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As of June 25, 2018, we’ve made some changes to the way our mortgage approvals work. You can read more about our Power Buyer ProcessTM.

Are you looking to buy a home but don’t have the money saved for a down payment? If you live in a qualifying rural area, you may be able to take advantage of a USDA loan, now offered by Quicken Loans.

We’re very excited to be able to offer this option to our clients. Along with the VA loan, the USDA loan is one of the few loans available allowing home buyers to purchase without the need for a down payment.

The USDA loan program has some other desirable features we can’t wait to tell you about. As with any loan program, there are also some requirements to qualify. Before we get there, let’s start with the basics.

What Is a USDA Loan?

A USDA loan (also known as a Rural Development loan) is a loan that’s backed or directly guaranteed by the U.S. Department of Agriculture (USDA) for people in rural areas with the goal of providing an affordable option for housing in these communities.

The USDA loans offered by Quicken Loans are made available through the Guaranteed Rural Housing Program (section 502). That means that eligible loans are made by Quicken Loans and backed or guaranteed by the U.S. Department of Agriculture.

What Are the Features of a USDA Loan?

The USDA loan program has a couple of unique features that make it one of the most competitive loan options available on the market for those looking to get a house. Here are a couple of the big ones.

0% Down

The biggest feature of this program may well be the fact that it doesn’t require a down payment. This could make the program particularly attractive for those looking to get into their first home with little to no funding for a down payment, although there’s no requirement that you be a first-time home buyer.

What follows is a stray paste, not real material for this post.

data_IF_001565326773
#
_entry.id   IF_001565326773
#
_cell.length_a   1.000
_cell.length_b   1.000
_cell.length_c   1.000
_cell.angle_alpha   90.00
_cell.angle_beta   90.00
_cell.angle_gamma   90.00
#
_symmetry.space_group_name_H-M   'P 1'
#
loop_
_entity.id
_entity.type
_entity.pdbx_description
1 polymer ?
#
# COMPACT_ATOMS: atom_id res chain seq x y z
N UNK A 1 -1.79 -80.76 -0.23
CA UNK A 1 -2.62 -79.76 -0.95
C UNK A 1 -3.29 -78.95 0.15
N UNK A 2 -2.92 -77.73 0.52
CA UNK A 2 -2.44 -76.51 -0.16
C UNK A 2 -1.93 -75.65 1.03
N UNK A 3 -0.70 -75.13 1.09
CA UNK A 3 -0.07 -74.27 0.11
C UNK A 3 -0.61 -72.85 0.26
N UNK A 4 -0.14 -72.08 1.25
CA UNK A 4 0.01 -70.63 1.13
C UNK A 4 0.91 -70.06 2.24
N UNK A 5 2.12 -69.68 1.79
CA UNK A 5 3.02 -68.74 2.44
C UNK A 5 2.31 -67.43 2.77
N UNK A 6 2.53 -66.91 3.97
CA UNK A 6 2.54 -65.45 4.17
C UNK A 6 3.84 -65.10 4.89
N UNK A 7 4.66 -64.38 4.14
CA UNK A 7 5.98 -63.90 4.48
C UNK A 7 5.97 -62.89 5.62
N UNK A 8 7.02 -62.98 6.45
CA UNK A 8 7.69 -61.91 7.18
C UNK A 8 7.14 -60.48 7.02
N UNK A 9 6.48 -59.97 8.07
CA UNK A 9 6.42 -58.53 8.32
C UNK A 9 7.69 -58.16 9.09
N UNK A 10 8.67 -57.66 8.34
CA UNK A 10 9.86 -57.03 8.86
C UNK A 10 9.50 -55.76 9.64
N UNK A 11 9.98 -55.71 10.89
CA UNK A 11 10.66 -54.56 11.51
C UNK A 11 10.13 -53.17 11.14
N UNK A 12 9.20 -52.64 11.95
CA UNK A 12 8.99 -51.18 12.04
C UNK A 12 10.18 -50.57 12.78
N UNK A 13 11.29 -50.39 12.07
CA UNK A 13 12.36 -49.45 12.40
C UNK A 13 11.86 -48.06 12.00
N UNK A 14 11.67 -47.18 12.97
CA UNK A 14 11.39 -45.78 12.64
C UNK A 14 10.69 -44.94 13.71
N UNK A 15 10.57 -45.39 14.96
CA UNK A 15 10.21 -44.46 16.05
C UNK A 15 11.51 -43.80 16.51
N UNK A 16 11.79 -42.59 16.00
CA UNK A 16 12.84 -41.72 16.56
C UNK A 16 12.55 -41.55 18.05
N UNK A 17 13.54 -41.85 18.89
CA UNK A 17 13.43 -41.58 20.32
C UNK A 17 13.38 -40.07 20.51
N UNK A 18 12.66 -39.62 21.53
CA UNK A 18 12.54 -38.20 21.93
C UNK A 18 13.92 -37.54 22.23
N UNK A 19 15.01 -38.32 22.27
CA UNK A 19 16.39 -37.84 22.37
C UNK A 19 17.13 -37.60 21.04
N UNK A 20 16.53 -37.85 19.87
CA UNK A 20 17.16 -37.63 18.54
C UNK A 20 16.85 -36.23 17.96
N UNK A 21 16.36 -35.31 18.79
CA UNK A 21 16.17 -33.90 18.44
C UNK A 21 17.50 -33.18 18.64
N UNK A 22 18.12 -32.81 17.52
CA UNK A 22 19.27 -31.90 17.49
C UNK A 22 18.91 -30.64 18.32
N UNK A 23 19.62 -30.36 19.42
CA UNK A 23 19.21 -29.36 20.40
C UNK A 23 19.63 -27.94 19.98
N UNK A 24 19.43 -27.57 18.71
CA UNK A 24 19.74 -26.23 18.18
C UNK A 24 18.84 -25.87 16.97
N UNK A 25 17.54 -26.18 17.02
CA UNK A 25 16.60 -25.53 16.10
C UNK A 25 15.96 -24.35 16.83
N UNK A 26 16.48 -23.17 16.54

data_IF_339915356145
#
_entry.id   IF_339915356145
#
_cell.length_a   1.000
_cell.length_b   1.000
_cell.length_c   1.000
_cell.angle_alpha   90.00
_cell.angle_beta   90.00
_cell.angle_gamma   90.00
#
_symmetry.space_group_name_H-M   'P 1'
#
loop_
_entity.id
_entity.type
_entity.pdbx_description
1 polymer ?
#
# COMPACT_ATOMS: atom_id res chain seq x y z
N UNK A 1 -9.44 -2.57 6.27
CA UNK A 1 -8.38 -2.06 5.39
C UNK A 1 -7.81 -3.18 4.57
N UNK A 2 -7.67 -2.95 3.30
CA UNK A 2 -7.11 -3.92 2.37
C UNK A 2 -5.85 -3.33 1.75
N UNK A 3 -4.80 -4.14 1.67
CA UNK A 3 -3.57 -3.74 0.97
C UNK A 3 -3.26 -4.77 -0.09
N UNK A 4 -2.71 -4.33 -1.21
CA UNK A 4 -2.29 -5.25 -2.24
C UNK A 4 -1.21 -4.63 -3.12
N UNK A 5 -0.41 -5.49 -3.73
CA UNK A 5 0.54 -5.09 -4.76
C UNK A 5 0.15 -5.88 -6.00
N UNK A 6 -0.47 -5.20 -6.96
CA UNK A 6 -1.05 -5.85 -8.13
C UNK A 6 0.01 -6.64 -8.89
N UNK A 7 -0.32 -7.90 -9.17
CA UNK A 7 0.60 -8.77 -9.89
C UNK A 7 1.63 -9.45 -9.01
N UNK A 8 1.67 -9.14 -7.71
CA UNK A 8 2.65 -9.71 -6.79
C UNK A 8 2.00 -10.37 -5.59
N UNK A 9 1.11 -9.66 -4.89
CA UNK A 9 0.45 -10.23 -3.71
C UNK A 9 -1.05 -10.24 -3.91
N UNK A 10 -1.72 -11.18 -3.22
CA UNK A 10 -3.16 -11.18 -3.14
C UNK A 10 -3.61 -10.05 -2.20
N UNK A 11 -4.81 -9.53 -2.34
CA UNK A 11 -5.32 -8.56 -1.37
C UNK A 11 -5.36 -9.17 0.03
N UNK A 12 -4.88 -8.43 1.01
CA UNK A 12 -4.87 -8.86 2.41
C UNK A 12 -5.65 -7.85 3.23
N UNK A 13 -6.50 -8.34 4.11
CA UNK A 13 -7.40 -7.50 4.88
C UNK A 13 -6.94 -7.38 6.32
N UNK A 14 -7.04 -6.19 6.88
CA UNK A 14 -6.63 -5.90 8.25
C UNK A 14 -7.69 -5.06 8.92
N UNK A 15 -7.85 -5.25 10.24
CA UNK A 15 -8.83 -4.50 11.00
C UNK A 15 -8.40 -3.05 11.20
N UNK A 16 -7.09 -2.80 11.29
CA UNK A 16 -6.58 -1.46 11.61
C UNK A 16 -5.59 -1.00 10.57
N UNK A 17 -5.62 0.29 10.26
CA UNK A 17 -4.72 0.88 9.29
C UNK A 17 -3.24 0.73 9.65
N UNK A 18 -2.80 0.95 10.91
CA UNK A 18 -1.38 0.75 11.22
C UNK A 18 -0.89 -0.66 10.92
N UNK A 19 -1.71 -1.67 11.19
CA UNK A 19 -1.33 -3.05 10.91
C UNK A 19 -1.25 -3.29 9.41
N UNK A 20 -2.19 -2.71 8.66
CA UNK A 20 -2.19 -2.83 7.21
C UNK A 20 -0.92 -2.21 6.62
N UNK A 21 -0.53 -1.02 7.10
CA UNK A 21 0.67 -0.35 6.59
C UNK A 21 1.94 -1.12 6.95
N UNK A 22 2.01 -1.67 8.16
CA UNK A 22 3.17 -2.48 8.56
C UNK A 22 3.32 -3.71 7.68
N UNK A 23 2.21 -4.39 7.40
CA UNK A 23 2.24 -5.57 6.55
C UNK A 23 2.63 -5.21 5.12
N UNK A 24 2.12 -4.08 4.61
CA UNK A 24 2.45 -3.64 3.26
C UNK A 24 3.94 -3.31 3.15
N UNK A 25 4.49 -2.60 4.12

It’s available as a purchase loan for primary properties. In addition, you can do a rate/term refinance from another USDA loan on up to 100% of your existing loan balance. Cash-out transactions aren’t available on USDA loans.

Low Guarantee Fees

Loans that don’t require high down payments all have some sort of insurance tied to them in order to give mortgage investors a little bit of extra protection in exchange for a low or no down payment.

The USDA version of this is called a guarantee fee. It functions similarly to FHA mortgage insurance, but the key difference is that the fees are a lot lower. How much lower? Let’s do a quick comparison.

The following example assumes that you’ve made no down payment on a USDA loan and the minimum 3.5% down payment on an FHA loan for a $200,000 loan amount.

On an FHA loan, you would pay 1.75% of your loan amount in upfront mortgage insurance premiums. That’s $3,500, either paid at the closing table or financed into the loan. The annual premiums come out to 0.85% per year, which breaks down to $141.67 per month.

Let’s compare that to the USDA loan option. The upfront guarantee fee for USDA is 1%. If we apply that to our $200,000 loan amount, it’s $2,000 in upfront fees, or it can be financed into the loan amount just like with the FHA option. The annual guarantee fee is only 0.35%, which is $58.33 on a monthly basis.

Requirements for a USDA Mortgage